- FW de Klerk recently attempted the reframe the damage done by apartheid in South Africa
- This prompted national outrage against the former president, further inflamed by his attempt to double down on his claims
- Briefly.co.za explores how this attempt impacted the aged politician's legacy
The hype over former president FW de Klerk's controversial comments on apartheid may well have simmered down, but the impact on his legacy remains.
De Klerk managed to propel himself into the spotlight when he denied that apartheid was a crime against humanity, adamant that the brutalities of the regime had been misunderstood and misappropriated.
Despite the uproar over these statements, his foundation had released a statement insisting that apartheid hadn't been a crime against humanity.
Instead, it slammed the conclusion as false insisting that it was a “project initiated by the Soviets and their ANC/SACP allies to stigmatise white South Africans by associating them with genuine crimes against humanity—which have generally included totalitarian repression and the slaughter of millions of people”.
However, the International Criminal Court declared otherwise in 2002, declaring that apartheid was the same as other crimes against humanity “committed in the context of an institutionalised regime of systematic oppression and domination by one racial group over any other racial group or groups and committed with the intention of maintaining that regime”.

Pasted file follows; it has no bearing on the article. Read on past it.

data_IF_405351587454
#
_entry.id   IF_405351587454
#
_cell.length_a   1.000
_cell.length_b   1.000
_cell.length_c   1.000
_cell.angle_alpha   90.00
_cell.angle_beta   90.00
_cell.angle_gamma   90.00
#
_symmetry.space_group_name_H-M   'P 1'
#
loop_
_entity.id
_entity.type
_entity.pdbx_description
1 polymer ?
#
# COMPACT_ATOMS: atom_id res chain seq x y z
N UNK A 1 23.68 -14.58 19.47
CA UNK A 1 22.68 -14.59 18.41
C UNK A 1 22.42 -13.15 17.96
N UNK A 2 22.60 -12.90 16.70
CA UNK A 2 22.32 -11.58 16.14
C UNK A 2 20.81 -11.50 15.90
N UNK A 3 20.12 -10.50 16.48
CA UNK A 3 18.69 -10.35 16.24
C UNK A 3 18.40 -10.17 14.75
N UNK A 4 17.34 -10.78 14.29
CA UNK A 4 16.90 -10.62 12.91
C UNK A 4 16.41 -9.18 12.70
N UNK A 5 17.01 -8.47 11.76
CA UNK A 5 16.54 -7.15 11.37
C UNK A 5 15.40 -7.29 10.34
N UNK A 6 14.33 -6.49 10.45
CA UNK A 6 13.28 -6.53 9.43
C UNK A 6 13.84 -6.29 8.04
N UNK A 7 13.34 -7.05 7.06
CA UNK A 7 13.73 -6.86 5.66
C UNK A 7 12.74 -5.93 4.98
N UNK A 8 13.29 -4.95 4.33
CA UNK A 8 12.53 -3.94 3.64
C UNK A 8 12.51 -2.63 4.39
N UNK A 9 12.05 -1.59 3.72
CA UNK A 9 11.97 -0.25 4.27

After the EFF disrupted the State of the Nation Address to condemn the 'murderer' in their midst and later called for his Nobel Peace Prize to be revoked, the FW de Klerk Foundation was prompted to apologise:
“I agree with the Desmond and Leah Tutu Foundation that this is not the time to quibble about the degrees of the unacceptability of apartheid. It was totally unacceptable. The FW de Klerk Foundation has accordingly decided to withdraw its statement of 14 February unconditionally and apologises for the confusion, anger and hurt that it has caused.”
However, this has undoubtedly signalled the beginning of the end for the former president. Citizens and activists have called for a boycott against him.
Quartz Africa reports that while some will purchase his book, attend speeches and maybe even donate to the foundation, his acclaim is falling.
The consequences of his belief that the oppressive regime was not a crime against humanity have undeniably contributed to this.
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